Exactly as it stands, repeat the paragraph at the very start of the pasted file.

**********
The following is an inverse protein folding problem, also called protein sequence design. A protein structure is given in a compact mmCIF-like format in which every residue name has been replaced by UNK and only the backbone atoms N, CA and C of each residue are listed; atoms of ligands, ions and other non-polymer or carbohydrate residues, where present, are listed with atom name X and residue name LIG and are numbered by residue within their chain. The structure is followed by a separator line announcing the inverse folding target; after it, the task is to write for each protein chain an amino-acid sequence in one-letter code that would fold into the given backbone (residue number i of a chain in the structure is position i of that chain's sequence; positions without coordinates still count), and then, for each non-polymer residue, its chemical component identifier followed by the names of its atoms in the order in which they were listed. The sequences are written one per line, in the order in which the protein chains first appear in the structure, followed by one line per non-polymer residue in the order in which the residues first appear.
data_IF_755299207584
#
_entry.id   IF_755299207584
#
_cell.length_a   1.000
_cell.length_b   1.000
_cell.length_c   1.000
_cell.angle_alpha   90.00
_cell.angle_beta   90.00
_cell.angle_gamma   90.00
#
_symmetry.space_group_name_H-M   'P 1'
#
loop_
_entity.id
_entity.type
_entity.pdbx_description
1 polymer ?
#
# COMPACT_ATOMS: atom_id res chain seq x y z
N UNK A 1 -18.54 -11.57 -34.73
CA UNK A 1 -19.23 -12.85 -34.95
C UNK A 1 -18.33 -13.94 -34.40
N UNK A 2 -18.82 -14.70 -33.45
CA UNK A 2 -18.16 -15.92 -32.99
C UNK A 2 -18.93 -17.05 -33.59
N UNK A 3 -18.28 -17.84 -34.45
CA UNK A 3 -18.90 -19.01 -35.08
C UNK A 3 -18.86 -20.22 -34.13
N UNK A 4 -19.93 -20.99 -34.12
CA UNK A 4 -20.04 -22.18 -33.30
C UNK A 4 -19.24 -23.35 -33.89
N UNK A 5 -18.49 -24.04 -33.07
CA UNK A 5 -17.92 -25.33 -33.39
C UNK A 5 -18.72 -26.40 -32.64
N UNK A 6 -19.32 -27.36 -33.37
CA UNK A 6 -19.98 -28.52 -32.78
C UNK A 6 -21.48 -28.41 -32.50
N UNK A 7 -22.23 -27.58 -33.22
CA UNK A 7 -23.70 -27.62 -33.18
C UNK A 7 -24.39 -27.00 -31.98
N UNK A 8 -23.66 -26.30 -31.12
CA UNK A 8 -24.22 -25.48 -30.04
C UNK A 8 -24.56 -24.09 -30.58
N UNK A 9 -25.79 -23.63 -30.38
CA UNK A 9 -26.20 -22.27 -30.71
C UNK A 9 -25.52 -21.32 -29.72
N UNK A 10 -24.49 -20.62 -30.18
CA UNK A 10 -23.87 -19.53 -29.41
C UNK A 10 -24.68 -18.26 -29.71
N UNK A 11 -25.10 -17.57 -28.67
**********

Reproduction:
The following is an inverse protein folding problem, also called protein sequence design. A protein structure is given in a compact mmCIF-like format in which every residue name has been replaced by UNK and only the backbone atoms N, CA and C of each residue are listed; atoms of ligands, ions and other non-polymer or carbohydrate residues, where present, are listed with atom name X and residue name LIG and are numbered by residue within their chain. The structure is followed by a separator line announcing the inverse folding target; after it, the task is to write for each protein chain an amino-acid sequence in one-letter code that would fold into the given backbone (residue number i of a chain in the structure is position i of that chain's sequence; positions without coordinates still count), and then, for each non-polymer residue, its chemical component identifier followed by the names of its atoms in the order in which they were listed. The sequences are written one per line, in the order in which the protein chains first appear in the structure, followed by one line per non-polymer residue in the order in which the residues first appear.